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APPENDIX A 169 Development and FDA Approval Side Effects radial. c birth first be amount adiol) none). g a; it may n, but is unction ,tered Protected 10 ours G. a togen dol. uses rapy In as s after Received FDA approval on December 20, 2000. Developed by Organon, Inc. Received FDA approval in May 2003. Developed by Berlex Laboratories. Yasmin 28 was approved by the FDA on May 2001, and earlier in Europe. Developed by Schering AG. FDA approved Plan B in July 1999 for EC following unprotected sex and is currently the only progestin-only EC approved by FDA. Developed by Women's Capital Corporation (WCC) financed largely by foundations and other not-for-profit organizations. WCC submitted an application for nonprescription use to FDA on April 21, 2003; supporting research was conducted by not-for-profit research organizations, including Family Health International (FHI), the University of California at San Francisco, the Children's Hospitals of Los Angeles and Pittsburgh, and the World Health Organization (WHO). Barr Laboratories, Inc., signed a letter of intent in October 2003 to acquire Plan B from the WCC. Received FDA approval on April 29, 2003. Developed by Barr Laboratories, Inc. FDA approved as of June, 1999. Developed by Gynetics, Inc. Same as those for combination oral hormonal contraceptives. Same as those for combination oral hormonal contraceptives, except for less bloating than that with other hormonal methods. Produces much less vomiting and nausea than other ECs containing both progestin and estrogen. Vomiting and nausea are potential side effects of EC pills. Vomiting and nausea are potential side effects of EC pills. continued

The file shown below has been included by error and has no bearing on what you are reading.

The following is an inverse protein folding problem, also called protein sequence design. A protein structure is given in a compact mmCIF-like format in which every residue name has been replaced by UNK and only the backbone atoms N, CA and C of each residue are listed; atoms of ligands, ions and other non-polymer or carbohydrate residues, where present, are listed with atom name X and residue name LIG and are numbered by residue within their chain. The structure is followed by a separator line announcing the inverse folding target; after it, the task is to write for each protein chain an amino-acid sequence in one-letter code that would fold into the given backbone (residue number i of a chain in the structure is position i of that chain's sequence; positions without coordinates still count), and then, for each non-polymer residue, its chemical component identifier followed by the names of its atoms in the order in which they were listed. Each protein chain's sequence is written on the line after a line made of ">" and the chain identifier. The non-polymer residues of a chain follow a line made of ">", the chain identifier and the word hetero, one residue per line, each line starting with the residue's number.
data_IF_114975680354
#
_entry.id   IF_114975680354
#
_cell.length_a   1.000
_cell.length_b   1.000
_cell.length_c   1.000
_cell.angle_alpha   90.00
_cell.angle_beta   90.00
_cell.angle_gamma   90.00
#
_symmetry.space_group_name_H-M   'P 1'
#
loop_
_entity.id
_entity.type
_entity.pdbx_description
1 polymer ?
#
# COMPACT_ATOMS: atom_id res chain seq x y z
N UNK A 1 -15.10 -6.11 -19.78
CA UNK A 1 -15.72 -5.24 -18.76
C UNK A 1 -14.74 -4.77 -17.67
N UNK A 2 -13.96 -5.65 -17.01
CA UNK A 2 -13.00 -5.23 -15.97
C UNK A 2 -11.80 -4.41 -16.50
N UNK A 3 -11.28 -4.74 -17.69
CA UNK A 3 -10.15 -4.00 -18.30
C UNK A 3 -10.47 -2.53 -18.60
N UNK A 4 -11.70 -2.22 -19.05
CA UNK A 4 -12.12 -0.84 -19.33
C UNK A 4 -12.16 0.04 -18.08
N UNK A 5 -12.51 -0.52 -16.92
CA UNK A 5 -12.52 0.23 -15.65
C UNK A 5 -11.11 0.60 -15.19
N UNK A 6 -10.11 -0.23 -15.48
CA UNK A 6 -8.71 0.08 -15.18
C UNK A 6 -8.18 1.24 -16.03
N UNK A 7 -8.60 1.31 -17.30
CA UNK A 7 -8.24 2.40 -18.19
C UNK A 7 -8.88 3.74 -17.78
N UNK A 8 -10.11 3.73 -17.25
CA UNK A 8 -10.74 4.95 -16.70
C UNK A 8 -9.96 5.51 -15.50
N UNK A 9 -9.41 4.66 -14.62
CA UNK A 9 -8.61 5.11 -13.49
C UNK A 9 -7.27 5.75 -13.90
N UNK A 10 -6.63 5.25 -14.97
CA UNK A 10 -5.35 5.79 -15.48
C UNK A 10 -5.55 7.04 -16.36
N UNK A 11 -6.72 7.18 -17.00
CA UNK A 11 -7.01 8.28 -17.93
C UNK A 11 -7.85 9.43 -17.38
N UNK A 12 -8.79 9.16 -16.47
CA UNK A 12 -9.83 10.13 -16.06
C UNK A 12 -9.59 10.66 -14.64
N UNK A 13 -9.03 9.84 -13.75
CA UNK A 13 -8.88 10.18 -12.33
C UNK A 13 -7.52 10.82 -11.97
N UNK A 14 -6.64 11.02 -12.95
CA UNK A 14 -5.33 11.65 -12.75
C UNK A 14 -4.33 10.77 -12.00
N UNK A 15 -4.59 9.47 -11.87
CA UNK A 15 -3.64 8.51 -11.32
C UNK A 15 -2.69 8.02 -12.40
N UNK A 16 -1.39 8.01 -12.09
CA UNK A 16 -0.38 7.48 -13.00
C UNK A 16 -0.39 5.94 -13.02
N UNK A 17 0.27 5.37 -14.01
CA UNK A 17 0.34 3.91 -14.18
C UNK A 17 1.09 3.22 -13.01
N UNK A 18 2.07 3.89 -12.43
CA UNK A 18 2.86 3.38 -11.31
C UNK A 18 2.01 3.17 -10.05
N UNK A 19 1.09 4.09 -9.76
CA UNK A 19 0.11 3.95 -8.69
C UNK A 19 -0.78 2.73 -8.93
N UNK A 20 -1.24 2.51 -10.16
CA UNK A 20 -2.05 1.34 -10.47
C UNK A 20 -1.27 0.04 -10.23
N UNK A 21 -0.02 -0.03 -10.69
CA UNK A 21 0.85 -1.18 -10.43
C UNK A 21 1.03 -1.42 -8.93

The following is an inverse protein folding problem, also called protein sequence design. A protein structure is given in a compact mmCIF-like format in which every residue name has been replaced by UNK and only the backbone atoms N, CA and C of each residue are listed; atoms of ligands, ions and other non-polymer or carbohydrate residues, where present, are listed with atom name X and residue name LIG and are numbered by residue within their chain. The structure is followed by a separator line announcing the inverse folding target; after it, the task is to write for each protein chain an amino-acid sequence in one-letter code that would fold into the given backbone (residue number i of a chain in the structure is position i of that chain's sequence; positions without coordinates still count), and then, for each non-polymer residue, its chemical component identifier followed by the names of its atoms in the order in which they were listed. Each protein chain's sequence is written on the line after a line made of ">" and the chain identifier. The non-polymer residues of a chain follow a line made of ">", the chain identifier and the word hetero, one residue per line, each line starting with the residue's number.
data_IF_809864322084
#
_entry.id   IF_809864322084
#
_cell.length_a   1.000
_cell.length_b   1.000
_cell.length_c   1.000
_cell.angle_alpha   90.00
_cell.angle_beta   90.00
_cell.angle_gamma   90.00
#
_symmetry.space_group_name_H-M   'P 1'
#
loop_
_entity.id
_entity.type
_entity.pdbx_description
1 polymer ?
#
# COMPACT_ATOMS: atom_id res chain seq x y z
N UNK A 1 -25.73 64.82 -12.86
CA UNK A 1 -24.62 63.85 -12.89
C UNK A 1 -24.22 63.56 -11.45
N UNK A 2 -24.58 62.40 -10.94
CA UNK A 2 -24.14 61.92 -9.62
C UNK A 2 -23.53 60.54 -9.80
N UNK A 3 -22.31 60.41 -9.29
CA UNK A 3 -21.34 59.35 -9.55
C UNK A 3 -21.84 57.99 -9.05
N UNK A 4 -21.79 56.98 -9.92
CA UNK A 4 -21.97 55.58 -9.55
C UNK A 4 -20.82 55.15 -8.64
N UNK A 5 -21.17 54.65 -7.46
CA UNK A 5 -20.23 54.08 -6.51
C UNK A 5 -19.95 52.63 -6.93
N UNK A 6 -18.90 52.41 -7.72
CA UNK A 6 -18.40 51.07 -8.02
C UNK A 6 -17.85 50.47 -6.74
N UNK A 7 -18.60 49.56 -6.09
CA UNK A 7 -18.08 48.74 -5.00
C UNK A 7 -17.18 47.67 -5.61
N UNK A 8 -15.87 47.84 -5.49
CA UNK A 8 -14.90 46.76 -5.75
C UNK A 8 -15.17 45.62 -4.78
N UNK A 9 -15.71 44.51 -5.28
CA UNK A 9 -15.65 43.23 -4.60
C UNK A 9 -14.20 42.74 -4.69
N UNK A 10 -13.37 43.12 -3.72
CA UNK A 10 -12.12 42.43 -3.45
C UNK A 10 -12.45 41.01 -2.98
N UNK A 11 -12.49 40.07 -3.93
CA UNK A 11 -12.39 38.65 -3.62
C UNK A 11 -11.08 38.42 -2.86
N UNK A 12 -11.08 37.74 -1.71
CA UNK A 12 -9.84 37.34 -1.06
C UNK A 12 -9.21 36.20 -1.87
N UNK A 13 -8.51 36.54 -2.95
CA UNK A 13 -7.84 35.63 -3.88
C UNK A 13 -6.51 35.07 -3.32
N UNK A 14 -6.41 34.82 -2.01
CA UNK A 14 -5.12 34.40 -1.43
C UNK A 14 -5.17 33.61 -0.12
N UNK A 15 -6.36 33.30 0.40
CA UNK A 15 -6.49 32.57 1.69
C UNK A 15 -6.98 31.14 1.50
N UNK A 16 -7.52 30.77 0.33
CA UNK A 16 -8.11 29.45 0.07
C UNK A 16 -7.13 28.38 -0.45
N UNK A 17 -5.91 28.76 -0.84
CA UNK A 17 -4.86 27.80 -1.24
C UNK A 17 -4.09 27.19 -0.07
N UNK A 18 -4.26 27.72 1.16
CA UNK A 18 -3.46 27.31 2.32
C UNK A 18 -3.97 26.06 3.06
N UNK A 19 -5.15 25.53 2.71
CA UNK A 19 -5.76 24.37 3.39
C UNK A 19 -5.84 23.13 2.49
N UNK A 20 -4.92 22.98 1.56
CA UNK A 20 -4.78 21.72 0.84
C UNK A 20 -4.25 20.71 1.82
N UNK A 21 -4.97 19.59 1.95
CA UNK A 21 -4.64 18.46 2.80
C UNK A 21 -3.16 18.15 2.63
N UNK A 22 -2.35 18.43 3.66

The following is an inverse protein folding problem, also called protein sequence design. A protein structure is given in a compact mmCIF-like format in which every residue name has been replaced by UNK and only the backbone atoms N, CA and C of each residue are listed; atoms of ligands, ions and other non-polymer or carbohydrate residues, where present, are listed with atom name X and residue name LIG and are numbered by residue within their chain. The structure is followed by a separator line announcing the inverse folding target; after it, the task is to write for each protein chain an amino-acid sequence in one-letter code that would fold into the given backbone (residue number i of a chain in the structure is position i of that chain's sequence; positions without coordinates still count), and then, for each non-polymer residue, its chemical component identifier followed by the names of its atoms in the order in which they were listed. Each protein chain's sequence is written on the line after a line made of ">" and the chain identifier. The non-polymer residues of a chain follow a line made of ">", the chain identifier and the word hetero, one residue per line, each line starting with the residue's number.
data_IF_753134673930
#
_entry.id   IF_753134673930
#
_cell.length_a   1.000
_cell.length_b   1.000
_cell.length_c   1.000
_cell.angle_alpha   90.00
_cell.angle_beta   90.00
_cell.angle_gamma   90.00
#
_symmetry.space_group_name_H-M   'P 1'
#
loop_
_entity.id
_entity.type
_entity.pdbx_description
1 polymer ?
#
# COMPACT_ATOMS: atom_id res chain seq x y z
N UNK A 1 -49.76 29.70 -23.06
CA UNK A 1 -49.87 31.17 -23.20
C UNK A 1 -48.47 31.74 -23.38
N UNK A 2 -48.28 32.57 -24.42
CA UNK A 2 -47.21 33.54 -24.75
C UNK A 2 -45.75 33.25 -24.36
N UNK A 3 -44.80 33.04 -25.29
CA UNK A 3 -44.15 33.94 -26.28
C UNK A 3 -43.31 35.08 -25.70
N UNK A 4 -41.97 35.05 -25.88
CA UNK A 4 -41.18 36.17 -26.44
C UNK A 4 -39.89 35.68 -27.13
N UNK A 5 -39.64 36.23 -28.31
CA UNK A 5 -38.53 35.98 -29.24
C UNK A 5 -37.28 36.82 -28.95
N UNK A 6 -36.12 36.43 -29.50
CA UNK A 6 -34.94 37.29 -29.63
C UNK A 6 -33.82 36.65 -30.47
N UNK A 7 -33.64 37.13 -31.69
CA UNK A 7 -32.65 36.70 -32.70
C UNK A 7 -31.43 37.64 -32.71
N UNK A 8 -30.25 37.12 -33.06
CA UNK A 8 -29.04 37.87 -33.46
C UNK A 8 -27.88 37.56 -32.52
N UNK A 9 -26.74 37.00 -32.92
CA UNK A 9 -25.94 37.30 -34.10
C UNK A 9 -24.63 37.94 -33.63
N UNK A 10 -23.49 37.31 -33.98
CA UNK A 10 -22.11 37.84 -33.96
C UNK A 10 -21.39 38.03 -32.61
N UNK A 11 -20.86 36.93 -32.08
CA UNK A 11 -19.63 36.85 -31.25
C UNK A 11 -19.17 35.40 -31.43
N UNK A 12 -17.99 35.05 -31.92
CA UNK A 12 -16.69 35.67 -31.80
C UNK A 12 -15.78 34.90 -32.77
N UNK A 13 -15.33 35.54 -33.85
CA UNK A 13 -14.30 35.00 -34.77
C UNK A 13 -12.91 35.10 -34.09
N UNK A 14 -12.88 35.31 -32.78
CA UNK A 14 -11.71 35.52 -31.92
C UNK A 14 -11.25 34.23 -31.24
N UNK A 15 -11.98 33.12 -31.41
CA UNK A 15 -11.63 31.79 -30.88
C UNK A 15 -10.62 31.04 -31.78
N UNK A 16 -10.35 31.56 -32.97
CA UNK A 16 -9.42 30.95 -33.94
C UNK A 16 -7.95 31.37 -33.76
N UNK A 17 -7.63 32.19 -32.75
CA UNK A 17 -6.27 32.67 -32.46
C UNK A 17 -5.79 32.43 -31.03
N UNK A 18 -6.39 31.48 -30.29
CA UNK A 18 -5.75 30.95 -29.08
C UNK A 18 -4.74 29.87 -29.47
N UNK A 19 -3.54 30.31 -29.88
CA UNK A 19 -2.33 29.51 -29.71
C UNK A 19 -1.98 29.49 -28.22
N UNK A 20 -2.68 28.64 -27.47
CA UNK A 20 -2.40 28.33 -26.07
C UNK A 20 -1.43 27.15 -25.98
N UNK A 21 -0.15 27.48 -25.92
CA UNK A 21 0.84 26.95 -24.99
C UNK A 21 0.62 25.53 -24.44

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170 TABLE A.1 Continued NEW FRONTIERS IN CONTRACEPTIVE RESEARCH Effectiveness Mechanism of Action Contraceptive Type and Use Rate and Description Develops Leah's Shield Vaginal barrier ~ 85% over One size, reusable vaginal barrier Develope used with a 1 year of use. method made of silicone with a March 14 spermicidal cup-shaped design and a valve, collabora lubricant. and loop for easy removal. and PHI. FemCap Vaginalbarrier. 77.2% over Silicone rubber cervical cap in FemCap, 1 year of use. three sizes with a brim designed March 28 to fit into the vaginal fornices. (EC Certi Available SILCS Vaginal barrier. Not tested A reusable vaginal barrier in Develope diaphragm yet. three sizes with a dome that Technolo, covers the cervix, a rim that fits with SIL( the vaginal fornices, and a brim being stun that conforms to the vagina. safety. Reality female Vaginal barrier. ~ 95% when Barrier. Made of plastic Collabora condom used as polyurethane (stronger then Medtech directed. latex). Today Sponge Vaginal barrier 89% to 91% The active ingredient in the FDA app when used Today Sponge is nonoxynol-9. Whitehal: according to another c instructions; currently otherwise use effectiveness rate is 84% to 87%.